The Roll of the Sewer Vent_copy
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Original sewer piping in Rhode Island and Massachusetts is typically of cast iron inside the foundation. In an effort to spare raw materials that are expensive and, in the case of this particular era, the cast iron usually transitions to clay 3 - 5 feet outside the foundation. The cast iron is married to clay gasket pipe. It is at this transition where the probability of root intrusion begins.
Roots find their way into a sewer line through broken or unsealed joints, cracks in the pipe or transition points between two dissimilar materials, which are often difficult to create a perfect seal at the point of transition.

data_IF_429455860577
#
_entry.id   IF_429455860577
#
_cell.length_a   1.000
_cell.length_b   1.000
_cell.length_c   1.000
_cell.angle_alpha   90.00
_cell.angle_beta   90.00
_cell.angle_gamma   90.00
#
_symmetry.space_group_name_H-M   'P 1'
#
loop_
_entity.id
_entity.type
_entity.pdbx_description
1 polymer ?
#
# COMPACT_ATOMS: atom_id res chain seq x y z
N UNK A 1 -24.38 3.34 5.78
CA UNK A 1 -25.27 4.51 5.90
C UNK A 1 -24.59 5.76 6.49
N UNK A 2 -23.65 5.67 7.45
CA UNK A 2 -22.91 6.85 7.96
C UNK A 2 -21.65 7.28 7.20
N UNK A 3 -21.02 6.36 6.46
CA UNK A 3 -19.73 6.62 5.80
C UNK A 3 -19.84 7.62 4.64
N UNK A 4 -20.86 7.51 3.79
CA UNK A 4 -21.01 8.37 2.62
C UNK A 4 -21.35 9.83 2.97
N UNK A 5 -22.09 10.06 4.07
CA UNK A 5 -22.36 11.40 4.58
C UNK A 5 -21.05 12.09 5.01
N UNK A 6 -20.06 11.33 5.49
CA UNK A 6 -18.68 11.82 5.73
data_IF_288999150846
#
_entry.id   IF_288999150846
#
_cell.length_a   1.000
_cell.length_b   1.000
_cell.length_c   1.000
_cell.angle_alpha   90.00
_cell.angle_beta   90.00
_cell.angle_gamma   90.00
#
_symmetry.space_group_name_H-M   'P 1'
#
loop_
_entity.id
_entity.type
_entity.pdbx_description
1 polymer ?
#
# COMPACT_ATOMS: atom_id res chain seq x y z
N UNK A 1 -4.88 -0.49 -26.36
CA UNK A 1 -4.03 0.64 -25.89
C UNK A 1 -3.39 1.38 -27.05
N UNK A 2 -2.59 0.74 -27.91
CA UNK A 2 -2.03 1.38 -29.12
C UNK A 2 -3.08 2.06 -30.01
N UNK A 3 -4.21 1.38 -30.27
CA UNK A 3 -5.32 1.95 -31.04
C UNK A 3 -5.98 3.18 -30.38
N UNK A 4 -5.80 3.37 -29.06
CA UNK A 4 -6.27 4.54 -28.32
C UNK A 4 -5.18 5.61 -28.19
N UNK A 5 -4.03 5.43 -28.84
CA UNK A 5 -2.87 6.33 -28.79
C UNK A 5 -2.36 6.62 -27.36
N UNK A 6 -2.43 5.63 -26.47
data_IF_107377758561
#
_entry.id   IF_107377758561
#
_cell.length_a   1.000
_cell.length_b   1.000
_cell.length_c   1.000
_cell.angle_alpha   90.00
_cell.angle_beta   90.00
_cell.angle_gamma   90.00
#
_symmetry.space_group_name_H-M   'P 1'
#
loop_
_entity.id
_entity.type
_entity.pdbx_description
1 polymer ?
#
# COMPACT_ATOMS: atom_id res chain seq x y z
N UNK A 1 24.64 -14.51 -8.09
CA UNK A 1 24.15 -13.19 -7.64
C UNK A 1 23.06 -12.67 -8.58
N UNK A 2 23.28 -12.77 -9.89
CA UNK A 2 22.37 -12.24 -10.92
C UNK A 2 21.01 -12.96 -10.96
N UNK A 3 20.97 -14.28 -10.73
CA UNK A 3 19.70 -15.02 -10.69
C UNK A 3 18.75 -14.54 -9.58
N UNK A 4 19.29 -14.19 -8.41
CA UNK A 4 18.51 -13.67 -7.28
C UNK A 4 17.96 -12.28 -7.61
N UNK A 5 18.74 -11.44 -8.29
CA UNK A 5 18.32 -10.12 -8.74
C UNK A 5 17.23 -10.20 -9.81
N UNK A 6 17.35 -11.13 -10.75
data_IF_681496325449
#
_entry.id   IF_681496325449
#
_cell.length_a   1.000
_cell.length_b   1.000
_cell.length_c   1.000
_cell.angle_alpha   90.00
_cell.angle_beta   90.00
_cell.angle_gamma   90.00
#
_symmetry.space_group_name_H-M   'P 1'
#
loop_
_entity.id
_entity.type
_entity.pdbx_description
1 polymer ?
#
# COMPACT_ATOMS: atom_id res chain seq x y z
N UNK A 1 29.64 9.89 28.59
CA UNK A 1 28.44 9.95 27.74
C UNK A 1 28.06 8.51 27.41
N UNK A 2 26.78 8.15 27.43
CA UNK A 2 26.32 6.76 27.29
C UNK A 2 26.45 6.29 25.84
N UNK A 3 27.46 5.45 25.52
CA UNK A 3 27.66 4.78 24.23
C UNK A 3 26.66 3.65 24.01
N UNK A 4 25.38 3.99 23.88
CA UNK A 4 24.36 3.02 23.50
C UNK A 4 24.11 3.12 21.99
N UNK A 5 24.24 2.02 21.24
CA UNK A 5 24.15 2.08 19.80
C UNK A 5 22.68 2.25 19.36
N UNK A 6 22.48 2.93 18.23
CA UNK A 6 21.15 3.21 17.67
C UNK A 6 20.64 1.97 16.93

In the following You Tube video, you will see the vitrified clay pipe broken and off-set in many places. It appears the pipe has been cleaned via hydro-jetting. However, the viewer will still be able to see the roots as they have been cut, growing into the pipe. This video is a perfect illustration for what a broken pipe with off-sets and entry points for roots looks like.
For the sake of understanding how restrictive root intrusion can be, the following video(s) have been added.
This is actually not as bad as it gets. However, what the viewer is able to see here, is how solid the blockage is by not allowing the camera to pass. Restriction stops air flow while also creating a damning effect to which the sewage has to rise above.
To treat sewer lines and prevent root intrusion, Anchor Sewer and Drain Cleaning recommends ROOT-X (click to visit the Root-X web site). "The Root Intrusion Solution"